The SEC found that petitioners violated the requirement that member firms give immediate notice of a net capital deficiency. 17 C.F.R. Sec. 240.17a-11(a). The Commission found that the duty to notify attached when NASD informed petitioners that it had found net capital deficiencies. Petitioners argue that they did not know they had an ongoing duty to report net capital problems because the regulation itself only provides for reporting such violations within 24-hours of their occurrence. However, the SEC has long interpreted this regulation to require notice at the time one learns of a violation, even if this occurs much later. See In re Management Financial, Inc., 46 S.E.C. 226 (1976). Petitioners also contend that they had no reporting obligation because they did not believe a net capital violation had occurred. In the SEC's view, petitioners did not have to agree with NASD's findings, but were still required to give notice. We agree. To allow firms to avoid the reporting requirements merely because they disagree on the existence of a net capital deficiency would effectively eviscerate the reporting regulations. At least in this situation, where petitioners had been informed that they were in violation by the NASD, the duty to report arose. Further, we do not agree that the reporting requirement violates petitioners' rights against self-incrimination. We have held that a similar reporting requirement is regulatory rather than penal. Whiteside & Co., 557 F.2d at 1121 n. 3.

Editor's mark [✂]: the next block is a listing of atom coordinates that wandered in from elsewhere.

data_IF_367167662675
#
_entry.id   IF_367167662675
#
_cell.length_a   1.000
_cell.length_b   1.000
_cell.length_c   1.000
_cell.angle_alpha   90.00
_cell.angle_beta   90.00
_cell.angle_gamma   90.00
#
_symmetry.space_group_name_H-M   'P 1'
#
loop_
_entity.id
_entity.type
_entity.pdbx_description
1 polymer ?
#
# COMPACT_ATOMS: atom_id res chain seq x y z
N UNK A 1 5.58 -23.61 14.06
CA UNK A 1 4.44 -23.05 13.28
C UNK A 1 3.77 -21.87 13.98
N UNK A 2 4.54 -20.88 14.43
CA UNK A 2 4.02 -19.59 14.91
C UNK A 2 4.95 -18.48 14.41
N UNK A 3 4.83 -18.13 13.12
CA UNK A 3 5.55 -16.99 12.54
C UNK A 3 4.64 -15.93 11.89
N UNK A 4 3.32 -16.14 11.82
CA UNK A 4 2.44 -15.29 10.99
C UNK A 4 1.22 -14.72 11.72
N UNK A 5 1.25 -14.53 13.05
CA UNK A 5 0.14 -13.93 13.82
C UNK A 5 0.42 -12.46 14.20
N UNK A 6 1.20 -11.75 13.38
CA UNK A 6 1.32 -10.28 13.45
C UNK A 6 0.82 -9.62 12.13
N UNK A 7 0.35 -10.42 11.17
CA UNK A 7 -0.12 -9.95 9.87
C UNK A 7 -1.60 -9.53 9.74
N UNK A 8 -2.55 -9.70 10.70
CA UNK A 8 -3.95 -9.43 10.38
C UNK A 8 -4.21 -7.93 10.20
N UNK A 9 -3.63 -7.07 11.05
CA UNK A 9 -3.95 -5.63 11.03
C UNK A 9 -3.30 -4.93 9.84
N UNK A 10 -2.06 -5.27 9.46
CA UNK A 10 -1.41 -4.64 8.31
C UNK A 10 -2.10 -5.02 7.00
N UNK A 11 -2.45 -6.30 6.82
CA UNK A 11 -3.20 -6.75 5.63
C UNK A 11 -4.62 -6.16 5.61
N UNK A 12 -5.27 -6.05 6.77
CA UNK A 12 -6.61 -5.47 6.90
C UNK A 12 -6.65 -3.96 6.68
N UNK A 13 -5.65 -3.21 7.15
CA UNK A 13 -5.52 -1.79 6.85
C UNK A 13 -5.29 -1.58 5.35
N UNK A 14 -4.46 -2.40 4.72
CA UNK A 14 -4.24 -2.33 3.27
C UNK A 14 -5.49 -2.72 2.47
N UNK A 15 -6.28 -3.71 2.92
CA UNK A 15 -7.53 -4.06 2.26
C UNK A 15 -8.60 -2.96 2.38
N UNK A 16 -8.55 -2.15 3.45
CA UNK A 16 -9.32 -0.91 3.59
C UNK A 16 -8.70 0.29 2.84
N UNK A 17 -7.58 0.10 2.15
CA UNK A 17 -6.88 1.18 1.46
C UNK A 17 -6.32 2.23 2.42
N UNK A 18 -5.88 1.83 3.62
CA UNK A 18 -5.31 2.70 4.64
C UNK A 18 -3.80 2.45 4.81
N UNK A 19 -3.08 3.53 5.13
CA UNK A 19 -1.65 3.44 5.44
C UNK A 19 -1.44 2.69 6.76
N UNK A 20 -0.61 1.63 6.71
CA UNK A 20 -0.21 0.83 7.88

Petitioners complain that the NASD Board of Governors refused to postpone a hearing in their case, even though Clarence Whiteside was unable to travel due to required leukemia treatments. NASD had already postponed the hearing one time at petitioners' request. Petitioners had already had the opportunity to present their case to the NASD District Committee, and those proceedings were transcribed. While the hearing date was concededly inconvenient for petitioners and for Clarence Whiteside, we do not believe NASD was required to postpone the hearing until Mr. Whiteside was well enough to travel. Further, the sanctions against Clarence Whiteside were vacated after his death. Thus, any violation of his rights are not at issue in this appeal.


Petitioners also challenge the SEC's decision to affirm the NASD's $10,000 fine and costs of nearly $1,500. The SEC may overturn or reduce an NASD sanction if it is "excessive or oppressive." 15 U.S.C. Sec. 78s(e)(2). We will affirm the Commission's decision absent arbitrariness or an abuse of discretion. See Whiteside & Co., 557 F.2d at 1121-22. The fine in this case was not excessive, given the seriousness of the violations and the fact that petitioners have been disciplined previously. Petitioners also complain that NASD's costs are not itemized. We cannot tell from the record whether this argument was made before the SEC. Further, there is some itemization apparent in the record, in that the costs are divided into $1,473.56 as expenses of the hearing in front of the NASD District Committee and $25 for the appeal to the NASD Board of Governors. We find no abuse of discretion in the SEC's decision to affirm the sanctions.